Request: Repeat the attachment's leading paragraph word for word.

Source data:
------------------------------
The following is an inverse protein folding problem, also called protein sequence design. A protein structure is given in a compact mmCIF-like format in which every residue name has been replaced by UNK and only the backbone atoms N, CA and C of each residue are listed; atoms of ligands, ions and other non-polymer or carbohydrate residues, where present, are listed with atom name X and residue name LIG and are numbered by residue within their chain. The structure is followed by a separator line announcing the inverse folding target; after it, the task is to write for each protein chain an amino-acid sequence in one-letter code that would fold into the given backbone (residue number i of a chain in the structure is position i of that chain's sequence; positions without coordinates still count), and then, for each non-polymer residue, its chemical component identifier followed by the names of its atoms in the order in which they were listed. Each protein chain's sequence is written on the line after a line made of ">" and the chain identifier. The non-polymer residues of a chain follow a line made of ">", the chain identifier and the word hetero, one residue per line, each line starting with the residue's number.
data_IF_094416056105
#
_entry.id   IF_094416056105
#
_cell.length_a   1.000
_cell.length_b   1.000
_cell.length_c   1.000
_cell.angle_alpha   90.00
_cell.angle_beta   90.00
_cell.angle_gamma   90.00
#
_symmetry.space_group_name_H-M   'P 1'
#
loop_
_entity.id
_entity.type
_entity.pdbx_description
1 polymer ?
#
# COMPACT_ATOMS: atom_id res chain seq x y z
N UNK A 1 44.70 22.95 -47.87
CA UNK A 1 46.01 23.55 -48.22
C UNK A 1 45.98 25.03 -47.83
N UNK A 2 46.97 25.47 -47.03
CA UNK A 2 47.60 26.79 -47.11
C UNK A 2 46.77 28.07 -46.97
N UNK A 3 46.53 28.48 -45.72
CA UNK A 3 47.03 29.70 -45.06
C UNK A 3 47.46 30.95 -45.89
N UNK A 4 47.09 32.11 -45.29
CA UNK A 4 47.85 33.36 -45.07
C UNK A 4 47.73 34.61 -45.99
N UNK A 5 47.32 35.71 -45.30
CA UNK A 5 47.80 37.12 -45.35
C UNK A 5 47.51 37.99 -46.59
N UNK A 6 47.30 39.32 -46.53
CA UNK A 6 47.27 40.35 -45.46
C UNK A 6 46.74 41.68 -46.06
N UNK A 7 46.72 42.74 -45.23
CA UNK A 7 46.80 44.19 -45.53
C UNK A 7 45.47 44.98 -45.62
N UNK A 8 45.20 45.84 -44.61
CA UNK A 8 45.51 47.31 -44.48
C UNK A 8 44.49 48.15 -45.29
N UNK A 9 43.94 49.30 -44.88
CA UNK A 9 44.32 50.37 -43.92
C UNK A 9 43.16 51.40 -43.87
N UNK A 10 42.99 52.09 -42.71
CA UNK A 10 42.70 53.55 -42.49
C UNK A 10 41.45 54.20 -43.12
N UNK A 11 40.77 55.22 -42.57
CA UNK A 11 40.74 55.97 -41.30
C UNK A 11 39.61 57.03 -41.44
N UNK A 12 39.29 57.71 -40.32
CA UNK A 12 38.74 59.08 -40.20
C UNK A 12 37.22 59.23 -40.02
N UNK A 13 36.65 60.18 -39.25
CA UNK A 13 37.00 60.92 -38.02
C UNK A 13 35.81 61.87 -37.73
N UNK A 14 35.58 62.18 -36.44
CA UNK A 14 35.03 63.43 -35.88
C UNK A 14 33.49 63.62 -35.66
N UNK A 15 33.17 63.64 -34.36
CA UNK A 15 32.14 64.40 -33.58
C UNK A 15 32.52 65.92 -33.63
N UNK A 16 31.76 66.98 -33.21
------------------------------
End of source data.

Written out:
The following is an inverse protein folding problem, also called protein sequence design. A protein structure is given in a compact mmCIF-like format in which every residue name has been replaced by UNK and only the backbone atoms N, CA and C of each residue are listed; atoms of ligands, ions and other non-polymer or carbohydrate residues, where present, are listed with atom name X and residue name LIG and are numbered by residue within their chain. The structure is followed by a separator line announcing the inverse folding target; after it, the task is to write for each protein chain an amino-acid sequence in one-letter code that would fold into the given backbone (residue number i of a chain in the structure is position i of that chain's sequence; positions without coordinates still count), and then, for each non-polymer residue, its chemical component identifier followed by the names of its atoms in the order in which they were listed. Each protein chain's sequence is written on the line after a line made of ">" and the chain identifier. The non-polymer residues of a chain follow a line made of ">", the chain identifier and the word hetero, one residue per line, each line starting with the residue's number.